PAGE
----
Quarantine: Lima Flags To Fly Over Alaska

When Lorrie and I visited Craig in 2019, one highlight was a visit to the venerable Craig Inn. One of two historic bars in Craig, it has a reputation for condoning wild behavior. As if on cue, an already drunk fisherman entered the bar at 3 o’clock or so — and with a “fuck this” and a “fuck that” started ringing the ship’s bell, strategically located at the front of the bar. After updating his running tab, the bartender honored his request. That meant free shots of cheap vodka all around. This year, that practice will be under quarantine.

The Craig Inn (copyright Leland E. Hale)

The 2020 fishing season in Alaska will indeed be unlike any other. The watchword for commercial boats during the 2020 season will be social distancing. And that’s just for starters.

Arriving crewmembers must proceed directly to the vessel or their designated self-quarantine location, must practice social distancing and avoid interaction with the community, and may not stop at any location between arrival at the local airport and transport to the vessel or self-quarantine location.

Delta Marine Purse Seiner, Craig, AK, 2019 (copyright Leland E. Hale)

According to Alaska’s COVID mandates, all vessels arriving in Alaska, whether resident, worker, or visitor, are required to self-quarantine for 14 days after arriving in the State and to monitor for illness. That last requirement means crewmembers’ temperatures must be taken twice daily during the self-quarantine period — and recorded in the ship’s log.

To mark the seriousness of this mandate, vessels are required to fly a “Lima” flag or similar yellow and black pennant if they have any crew on board still under self-quarantine.


Folks who live locally don’t get off easy either. They must practice social-distancing for the entire course of the season. And practice the same On Board Protective Measures as required for Outside boats. The term “ship shape” has never been more meaningful (or mandatory).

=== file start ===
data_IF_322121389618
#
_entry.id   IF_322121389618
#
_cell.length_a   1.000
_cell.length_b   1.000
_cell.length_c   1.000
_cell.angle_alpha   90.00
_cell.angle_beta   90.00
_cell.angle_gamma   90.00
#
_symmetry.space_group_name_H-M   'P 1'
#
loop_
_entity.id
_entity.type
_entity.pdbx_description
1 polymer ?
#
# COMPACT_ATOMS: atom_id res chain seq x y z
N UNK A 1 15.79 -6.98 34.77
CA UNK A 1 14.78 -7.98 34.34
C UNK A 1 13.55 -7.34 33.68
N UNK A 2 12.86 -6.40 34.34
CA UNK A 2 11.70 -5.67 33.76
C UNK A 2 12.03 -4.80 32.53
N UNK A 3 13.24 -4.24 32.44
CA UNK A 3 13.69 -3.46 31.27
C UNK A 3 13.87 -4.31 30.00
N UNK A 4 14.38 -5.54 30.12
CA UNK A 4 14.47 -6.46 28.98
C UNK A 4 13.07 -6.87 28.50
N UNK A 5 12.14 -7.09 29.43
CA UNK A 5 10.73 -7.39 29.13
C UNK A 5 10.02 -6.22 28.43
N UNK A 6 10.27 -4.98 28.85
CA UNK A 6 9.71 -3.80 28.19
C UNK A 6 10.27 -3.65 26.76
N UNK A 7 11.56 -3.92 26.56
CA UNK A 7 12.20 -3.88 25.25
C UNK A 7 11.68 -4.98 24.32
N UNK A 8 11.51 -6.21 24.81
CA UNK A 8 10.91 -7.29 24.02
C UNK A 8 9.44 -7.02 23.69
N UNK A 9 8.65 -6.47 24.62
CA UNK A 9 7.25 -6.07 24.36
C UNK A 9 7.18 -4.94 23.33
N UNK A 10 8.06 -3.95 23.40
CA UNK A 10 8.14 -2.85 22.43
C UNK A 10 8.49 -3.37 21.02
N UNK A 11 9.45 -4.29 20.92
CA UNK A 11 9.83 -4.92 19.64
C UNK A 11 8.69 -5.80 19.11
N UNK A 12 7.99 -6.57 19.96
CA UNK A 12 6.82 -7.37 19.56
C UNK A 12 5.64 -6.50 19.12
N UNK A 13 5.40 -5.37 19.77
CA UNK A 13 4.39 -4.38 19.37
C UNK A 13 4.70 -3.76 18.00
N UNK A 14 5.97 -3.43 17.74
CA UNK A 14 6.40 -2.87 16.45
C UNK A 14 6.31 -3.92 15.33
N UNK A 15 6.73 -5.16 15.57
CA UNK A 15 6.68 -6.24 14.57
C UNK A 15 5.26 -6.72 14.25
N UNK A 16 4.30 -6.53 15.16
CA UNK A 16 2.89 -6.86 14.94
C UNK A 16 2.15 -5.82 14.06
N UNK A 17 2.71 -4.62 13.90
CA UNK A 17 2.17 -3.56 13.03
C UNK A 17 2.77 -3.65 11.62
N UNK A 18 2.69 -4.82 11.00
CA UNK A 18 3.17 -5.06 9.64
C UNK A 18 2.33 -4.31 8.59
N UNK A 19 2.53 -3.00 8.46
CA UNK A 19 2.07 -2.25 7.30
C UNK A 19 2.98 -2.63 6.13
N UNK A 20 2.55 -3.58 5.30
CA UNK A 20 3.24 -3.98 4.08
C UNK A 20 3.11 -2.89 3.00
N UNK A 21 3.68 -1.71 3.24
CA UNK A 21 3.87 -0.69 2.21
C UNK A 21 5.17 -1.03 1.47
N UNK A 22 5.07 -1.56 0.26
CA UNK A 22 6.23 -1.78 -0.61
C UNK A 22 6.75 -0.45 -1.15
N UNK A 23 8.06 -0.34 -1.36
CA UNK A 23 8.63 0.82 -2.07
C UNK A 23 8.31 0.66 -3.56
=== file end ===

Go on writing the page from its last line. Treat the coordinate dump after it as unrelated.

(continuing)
Nor can crews relax these rules when they come to shore in Alaskan communities. All face-to-face interaction between crew and shore-based workers must be kept to an absolute minimum, including receiving supplies, off-loading catch, fish tickets, and refueling. Those interactions that cannot be conducted remotely must also follow social distancing guidelines.

Like I said, no more free shots.


The quarantine flag, also called the “Yellow Jack”, is an international signal flag. The name derives from the Marine signal Letter “L” (Lima) and means, “You should stop your vessel immediately.” The flag is flown from a ship that is either arriving in port with known serious health problems or that has been placed under quarantine by local port authorities. 

The concept of quarantine is ancient and is mentioned in the Old Testament. Numbers 5 prescribes a duty to expel from camp everyone with a dreaded skin disease or bodily discharge [1, Num. 5.2]. The term itself derives from the city-state of Venice during the Middle Ages which, during the Black Plague, required ships arriving from locations known to be experiencing pandemics to anchor or moor off the port for 40 days (quaranta giorni) so that any disease on board might run its course. 

In the current situation, we have data showing that a 14-day quarantine should be sufficient. That’s a good thing for the Alaska fishery. I fucking love science.

[UPDATE: According to the Anchorage Daily News, “No one has been cited or arrested for breaking Alaska’s 14-day quarantine mandate.”

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